Response from other Tesla Autopilot users

How are Tesla Autopilot drivers responding? Tamara Fusco in Nixa, Mo., said "It doesn't worry me. When I use the Autosteer, I always keep a hand on the wheel," she said. "In fact, any time I put on Autosteer, it flashes a warning to keep my hands on the wheel. When the Tesla senses the car ahead of me, it automatically slows down to maintain that distance, even when I am following a semi, so I am curious what happened in the tragedy."

Evan Fusco, husband of Tamara Fusco and an administrator for Tesla's online forum, agreed that the incident won't change his comfort level with driving in Autopilot mode. "I always keep my hands on the wheel and keep a high degree of road awareness, in part due to the known gaps in the technology," said Fusco. "There are not enough details to make any judgement about what role, if any, Autopilot played. I think speculation on that would be premature."

SEE: Autonomous driving levels 0 to 5: Understanding the differences (TechRepublic)

According to Autopilot-user Daniel Nasserian, the accident "doesn't concern me at all. The AP feature is still in its infancy, and I think the media ran with the story because of how new the concept is. The amount of miles driven without a fatality on Autopilot still remains impressive compared to the human error factor."

"The tech isn't perfect, and won't be for a while, which is why people need to realize that this is a beta and there should still be attention on the road," said Nasserian. "I just hope that because Tesla is tied to the tech right now, people don't start going after the company, since it will hinder progress, and it seems it was used incorrectly in this case."

Anticipating the accident

While the accident is a wake-up call for the autonomous vehicle community, the fact that an autonomous system may have failed is not a complete surprise. Many experts in the field had guessed that this would happen at some point, as John Dolan, principal systems scientist in the Robotics Institute at Carnegie Mellon University, told TechRepublic just a day prior to news of the accident.

Smith previously told TechRepublic that the first autonomous driving crash "will be a big deal."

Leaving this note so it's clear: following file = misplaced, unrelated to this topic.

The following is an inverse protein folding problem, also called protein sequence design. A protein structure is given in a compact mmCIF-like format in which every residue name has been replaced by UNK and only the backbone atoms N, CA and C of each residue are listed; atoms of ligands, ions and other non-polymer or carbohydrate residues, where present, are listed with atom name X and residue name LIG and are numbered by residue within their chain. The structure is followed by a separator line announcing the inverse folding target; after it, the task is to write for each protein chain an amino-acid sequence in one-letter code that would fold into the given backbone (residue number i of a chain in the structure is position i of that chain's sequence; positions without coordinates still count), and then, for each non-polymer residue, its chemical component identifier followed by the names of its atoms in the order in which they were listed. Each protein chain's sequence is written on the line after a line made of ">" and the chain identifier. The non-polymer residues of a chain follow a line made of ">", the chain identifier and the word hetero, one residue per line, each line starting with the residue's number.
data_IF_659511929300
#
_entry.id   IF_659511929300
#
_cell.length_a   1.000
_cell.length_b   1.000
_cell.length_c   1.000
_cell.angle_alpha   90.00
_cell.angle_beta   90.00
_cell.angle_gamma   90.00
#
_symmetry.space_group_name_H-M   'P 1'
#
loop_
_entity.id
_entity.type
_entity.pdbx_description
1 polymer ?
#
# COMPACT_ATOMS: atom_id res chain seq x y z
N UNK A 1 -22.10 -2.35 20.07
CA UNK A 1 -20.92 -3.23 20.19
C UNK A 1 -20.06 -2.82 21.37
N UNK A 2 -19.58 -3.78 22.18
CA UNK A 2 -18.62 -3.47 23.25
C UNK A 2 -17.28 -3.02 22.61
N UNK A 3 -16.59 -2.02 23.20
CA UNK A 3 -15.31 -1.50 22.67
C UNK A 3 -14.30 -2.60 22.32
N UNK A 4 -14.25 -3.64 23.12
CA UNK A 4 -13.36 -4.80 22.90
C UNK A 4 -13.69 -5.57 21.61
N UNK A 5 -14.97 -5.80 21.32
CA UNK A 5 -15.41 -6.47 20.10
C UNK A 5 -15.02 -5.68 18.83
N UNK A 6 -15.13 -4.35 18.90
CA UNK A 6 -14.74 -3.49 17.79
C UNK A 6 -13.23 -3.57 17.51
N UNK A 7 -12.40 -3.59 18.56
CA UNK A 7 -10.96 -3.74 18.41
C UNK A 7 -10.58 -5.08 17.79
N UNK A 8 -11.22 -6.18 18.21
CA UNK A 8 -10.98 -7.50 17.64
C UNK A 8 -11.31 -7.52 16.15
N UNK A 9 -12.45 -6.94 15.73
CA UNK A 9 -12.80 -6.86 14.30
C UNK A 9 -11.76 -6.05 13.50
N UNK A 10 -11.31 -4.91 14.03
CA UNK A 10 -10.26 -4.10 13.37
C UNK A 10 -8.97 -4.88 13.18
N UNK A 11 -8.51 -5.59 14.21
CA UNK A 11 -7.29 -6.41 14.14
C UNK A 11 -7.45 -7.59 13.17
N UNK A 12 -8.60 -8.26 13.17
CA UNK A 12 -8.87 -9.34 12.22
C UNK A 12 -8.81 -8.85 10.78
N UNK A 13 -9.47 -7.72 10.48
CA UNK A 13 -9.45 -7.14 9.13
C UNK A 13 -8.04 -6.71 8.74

"I've heard from others that the tolerance for an accident in a driverless car will be much lower than it would be for a human," said Smith. "There's this kind of mental barrier. What do you think will happen? Who will be to blame and do you see any kind of major issues when, all of a sudden, these get out on the road and then there is an accident?"

Even a Tesla spokesperson recently worried about what would happen when the first Autopilot crash occurred. The spokesperson told TechRepublic, "The potential for an autonomous Three-Mile Island equivalent, and for what that did to the nuclear industry, is high. Should an event occur that receives major publicity, it's actually quite likely that that could throw a large bucket of cold water on progress made towards legalizing and increasing adoption of autonomous vehicles."

Social hurdles to driverless vehicle technology

The issue of trust will be central to the adoption of the autonomous driving technology. Ted Koslowski, former Vice President and Lead Automotive Analyst at Gartner, said it will involve "rethinking the entire car culture we've built over the past century."

Jeffrey Miller, IEEE member and associate professor of engineering at the University of Southern California, agreed. "The core challenge," he said, "is determining whether the relevant technologies have reached a demonstrated level of socially acceptable risk."

SEE: How driverless cars will transform auto insurance and shift burden onto AI and software (TechRepublic)

But what is a socially-acceptable level of risk? In large part, it depends on our expectations of driverless cars. "We have to accept and expect that these cars aren't flawless," said Koslowski.

"This is the first robot that we will experience on a day-to-day basis," he said. "Loss of control and trust is what a lot of people have problems with. All of a sudden we're delegating a task that consumers have been doing for a century to a robot."